His arms quiet and trunk perfectly erect, Leandro lifted one foot to the level of his knee and with his pointed toes traced perfect circles in the air, all the while keeping to the tambourine’s cheerful measure. This was no country circle dance of the kind all but the lame can perform, but something artful and athletic. His feet moved with complex intentions over the boards, and he pivoted into profile, placing one hand on his hip and gazing coyly over a raised shoulder before leaping straight up, crossing his feet twice at the ankles, and landing in the same stance as before. The end of his performance consisted of a vigorous series of turns—all performed while suspended in the air—and ending with a high kick.
It was the most remarkable display we had ever seen and, compelled by our cries of acclaim, he repeated his dance twice more before we allowed him to leave the stage. That evening we plied him with wine and extracted a promise that he would stay with us for at least a fortnight. He was reluctant at first, for he already had engagements with the actors in other places, but, he supposed, he could use the time to finish work on his book, a treatise on the art of dance that would codify his techniques and secure for him a reputation above even that of Domenico da Piacenza and Guglielmo the Hebrew. At the mention of a book, Baldo—quite drunk and expressing a manly affection for the boy—offered the use of his father’s press (not mentioning, in his enthusiasm, that he knew nothing of its operations).
And that is how Leandro came to pass the spring with us and become our dancing master. In the mornings he practiced his footwork, retiring to his room in the afternoons to work at his manuscript. So great was his devotion to his art that in the evenings he offered lessons in courtly dancing to any who showed an interest.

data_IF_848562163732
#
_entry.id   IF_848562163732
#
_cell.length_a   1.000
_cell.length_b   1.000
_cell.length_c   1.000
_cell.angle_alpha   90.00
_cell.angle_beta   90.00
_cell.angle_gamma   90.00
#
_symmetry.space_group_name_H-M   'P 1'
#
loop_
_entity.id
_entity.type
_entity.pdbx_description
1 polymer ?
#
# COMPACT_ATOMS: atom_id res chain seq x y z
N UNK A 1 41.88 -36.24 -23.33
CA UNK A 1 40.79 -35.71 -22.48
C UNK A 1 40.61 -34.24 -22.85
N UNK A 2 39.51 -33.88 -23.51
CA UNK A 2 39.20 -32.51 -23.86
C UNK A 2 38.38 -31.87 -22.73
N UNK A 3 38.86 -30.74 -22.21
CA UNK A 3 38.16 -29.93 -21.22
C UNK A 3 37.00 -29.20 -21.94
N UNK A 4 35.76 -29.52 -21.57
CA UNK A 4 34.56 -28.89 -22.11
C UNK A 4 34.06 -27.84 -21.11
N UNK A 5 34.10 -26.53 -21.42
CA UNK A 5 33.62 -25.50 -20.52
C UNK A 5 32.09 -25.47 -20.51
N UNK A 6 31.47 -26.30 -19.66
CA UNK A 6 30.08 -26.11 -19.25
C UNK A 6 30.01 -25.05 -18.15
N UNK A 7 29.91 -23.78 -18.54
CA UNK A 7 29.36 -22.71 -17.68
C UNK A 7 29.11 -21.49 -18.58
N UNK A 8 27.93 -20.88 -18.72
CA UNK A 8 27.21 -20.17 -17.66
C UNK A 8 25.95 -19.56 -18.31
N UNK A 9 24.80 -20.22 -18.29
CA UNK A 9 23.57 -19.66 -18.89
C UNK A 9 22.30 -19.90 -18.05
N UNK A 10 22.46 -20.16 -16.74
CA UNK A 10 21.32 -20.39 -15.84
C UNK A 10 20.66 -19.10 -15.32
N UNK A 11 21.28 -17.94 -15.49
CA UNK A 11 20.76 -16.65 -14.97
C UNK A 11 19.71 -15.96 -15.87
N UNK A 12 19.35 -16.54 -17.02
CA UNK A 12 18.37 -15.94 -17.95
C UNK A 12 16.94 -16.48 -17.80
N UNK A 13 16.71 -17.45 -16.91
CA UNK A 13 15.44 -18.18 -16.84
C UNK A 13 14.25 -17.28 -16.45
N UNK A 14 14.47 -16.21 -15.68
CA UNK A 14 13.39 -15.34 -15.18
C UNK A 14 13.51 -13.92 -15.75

After the evening meal, all of the benches and tables were placed against the walls. The tables bearing Don Albani were moved from their regular place and wedged in the farthest corner. As we prepared the space for the first of these lessons, Leandro asked after our slumbering gentleman. Was the man always thus? He had known of such unfortunates in Venice. It was tragic to see an ancient fellow drink himself insensate night after night; were there no family or friends to look after him, to spare him this last disgrace in his declining years?
Oh no, we assured him, this was no drunkard, but a master of the art of sleep. Leandro seemed not to understand. In his career as a dancing prodigy, he had already served in several courts, yet had never heard of a sleeping master. He admitted, however, that amongst the highborn, trends caught fire and were snuffed out with such celerity that the whole craze for sleeping could have passed before he was born. The boy looked the Don up and down, but then shrugged, appearing to put the matter out of his mind.
On that night and those that followed, Leandro divided us into pairs and showed us a new way of dancing. We learned to greet our partners with a single step forward and back—always with the left foot and taking care not to point the toe or drag the heel. This was followed by a bending of both knees, a sort of bow, but with a straight back and arms at our sides. Although it made us feel foolish at first, we even became willing to mime the kissing of our fingers before commencing each dance.
There were so many steps to learn, to which our young master was always adding new ones. He led us through muffled walking steps and loud, cracking stamps of the heel and toe. There were steps in which we circled one another and others where we sprung to the side or made a little turn; another required the dancer to hop on one foot and swing the other like the clapper of a bell. The youth was very patient with us and though we sometimes stumbled into each other or fell to the ground after a too-ambitious jump, there were no serious injuries and everyone agreed it was a fine time.